Reconfigured Agrarian Relations in Zimbabwe

Although the story of my life is not apparent in this book, this is a culmination of the twists and turns in my professional career, after 2000.  As an agribusiness credit manager, serving the largely white commercial farmers of Zimbabwe up to 2000, the fast track land reform (FTLRP) was a major setback to my banking career. Without the security of tenure on agricultural land, agricultural credit was weakened in a dramatic fashion and so I turned to politics as a remedy. As it turned out, there were no straightforward answers in opposition politics and so to understand the root cause and depth of the agrarian relations in Zimbabwe, I ended up in academia, hence this book!

In Reconfigured Agrarian Relations in Zimbabwe, I carefully evaluate the outcome of Zimbabwe’s fast-track land reform (FTLRP), 15 years after its implementation. The FTLRP divided international opinion, polarised politics in Zimbabwe, split the intellectual left and led to Zimbabwe’s economic isolation for almost two decades. This book relies on empirical evidence from the Hwedza district’s four agro-ecological regions and five settlement models and offers a critical reflection on emerging agrarian relations in Zimbabwe.

Much of what is known today regarding Zimbabwe’s agrarian policies are based on perceptions spread by the media. In this book, I provide evidence on agricultural production, marketing and capital accumulation, before revealing the emergent Quadi-PMMR (Poor, Medium, Middle-to-rich, Rich capitalist) agrarian structure. This Quadi-PMMR agrarian structure is dominated by middle-scale farmers involved in the production of export crops. They own between five to twenty-five head of cattle, have a minimum of nine months of food security, are semi-proletariat and are mostly located in the A2 (medium size farms), small-scale commercial farms and old resettlement areas.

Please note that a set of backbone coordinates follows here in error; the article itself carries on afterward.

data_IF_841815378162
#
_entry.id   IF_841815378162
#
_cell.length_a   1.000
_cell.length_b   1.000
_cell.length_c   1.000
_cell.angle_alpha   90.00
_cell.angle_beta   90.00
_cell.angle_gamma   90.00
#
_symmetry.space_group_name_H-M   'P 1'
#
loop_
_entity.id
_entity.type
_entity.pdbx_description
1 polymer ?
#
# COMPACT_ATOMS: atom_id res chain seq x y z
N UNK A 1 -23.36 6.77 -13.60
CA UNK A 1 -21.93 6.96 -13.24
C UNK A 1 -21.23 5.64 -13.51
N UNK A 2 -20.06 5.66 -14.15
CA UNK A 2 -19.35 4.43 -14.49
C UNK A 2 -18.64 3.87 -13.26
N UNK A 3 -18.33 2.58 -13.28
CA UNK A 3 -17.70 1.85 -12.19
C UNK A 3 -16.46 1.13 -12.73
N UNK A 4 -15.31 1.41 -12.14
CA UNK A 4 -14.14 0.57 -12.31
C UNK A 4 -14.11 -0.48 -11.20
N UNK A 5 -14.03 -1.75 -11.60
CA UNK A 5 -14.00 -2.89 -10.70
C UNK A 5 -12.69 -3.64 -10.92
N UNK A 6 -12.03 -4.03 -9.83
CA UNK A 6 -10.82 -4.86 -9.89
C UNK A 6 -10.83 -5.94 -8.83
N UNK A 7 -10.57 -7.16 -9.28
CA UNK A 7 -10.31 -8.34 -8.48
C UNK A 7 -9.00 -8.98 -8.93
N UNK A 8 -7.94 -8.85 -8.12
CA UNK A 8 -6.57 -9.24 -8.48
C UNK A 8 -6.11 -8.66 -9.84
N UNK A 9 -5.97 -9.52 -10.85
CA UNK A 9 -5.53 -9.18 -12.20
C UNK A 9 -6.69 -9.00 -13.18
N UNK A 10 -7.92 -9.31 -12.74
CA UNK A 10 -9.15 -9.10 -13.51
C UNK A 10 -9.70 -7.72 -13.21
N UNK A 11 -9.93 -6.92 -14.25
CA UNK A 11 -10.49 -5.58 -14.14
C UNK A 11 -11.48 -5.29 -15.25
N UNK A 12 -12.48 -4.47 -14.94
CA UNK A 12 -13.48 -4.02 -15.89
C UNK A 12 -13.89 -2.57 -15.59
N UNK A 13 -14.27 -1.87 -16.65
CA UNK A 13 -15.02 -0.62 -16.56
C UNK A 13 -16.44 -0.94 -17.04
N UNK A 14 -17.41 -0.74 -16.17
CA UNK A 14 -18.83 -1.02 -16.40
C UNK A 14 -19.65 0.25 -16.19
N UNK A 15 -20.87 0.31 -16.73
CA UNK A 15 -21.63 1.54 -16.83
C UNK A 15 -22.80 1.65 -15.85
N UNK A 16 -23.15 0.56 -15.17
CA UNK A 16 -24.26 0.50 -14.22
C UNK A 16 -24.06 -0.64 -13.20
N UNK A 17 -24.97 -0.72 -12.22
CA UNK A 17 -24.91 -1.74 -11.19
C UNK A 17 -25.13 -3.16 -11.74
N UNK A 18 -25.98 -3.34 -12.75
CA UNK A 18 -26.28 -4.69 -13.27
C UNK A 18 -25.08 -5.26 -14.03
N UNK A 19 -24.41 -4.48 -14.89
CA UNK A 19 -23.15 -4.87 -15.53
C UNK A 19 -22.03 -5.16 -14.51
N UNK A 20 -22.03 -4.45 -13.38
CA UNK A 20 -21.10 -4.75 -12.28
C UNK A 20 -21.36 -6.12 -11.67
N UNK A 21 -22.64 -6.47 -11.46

This book reveals the connection between the drivers of agrarian change and Zimbabwe’s re-financialisation after 2009. A combination of domestic and international capital, accessed through contract farming, has restructured resource endowment and changed the production patterns across farming models. Importantly, however, this publication reveals the predominance of the reinvestment of proceeds from agricultural commodity sales for smallholder farmers. I also reveal that changing labour relations, linked to changing production patterns (where peasant farmers combine hired casual labour and family labour during critical stages of the tobacco farming process) have altered sources of labour and incomes, providing linkages across rural sectors and urban areas.

Also revealed in this publication, are the escalating effects of climate change. The increased prevalence of droughts has curtailed variations in agricultural outcomes across the agro-ecological regions. Moreover, variations in landholding sizes across the settlement models were confirmed to have only a limited impact on agricultural production levels across the settlement models.  There are new emerging land shortages however and these are associated with vernacular land sales in communal areas, urban to rural migration caused by de-industrialisation, and population growth in the old resettlement areas. This reverses decongestion gains achieved by the land reform. Finally, this publication reveals that maize production has declined, giving way to tobacco, which is now also declining as farmers shift to horticultural crops (tomatoes and onions) in response to unstable and unfavourable markets.

The Quadi-PMMR model deepens our understanding of ongoing structural reconfiguration in the rural economy, aiding and informing theorisation, policy design and implementation. Beyond on-farm production dynamics revealed by this book, commodity circulation – linked to contract farming purchases via the global commodity circuits – remains understudied. This is despite the historical significance of tobacco farming to the Zimbabwean economy. Overall, the agrarian economy remains disjointed amidst the backdrop of a growing middle-class base. Access to capital finance remains a constraint of the rural agrarian economy across the settlement models and therefore policy and state intervention is required.

This book provides a fresh perspective on Zimbabwean agricultural development after 2000. It complements works by Sam Moyo, the Sam Moyo African Institute of Agrarian studies and the work of Ian Scoones and his team in various parts of Zimbabwe. The timing of this publication is critical given the political transition currently underway in Zimbabwe. This transition brings about a new impetus for agrarian change. If agricultural development in Zimbabwe is difficult to follow or if you have some questions relating to agrarian change in Zimbabwe, this is the perfect book for you!

The book can be ordered through the link below: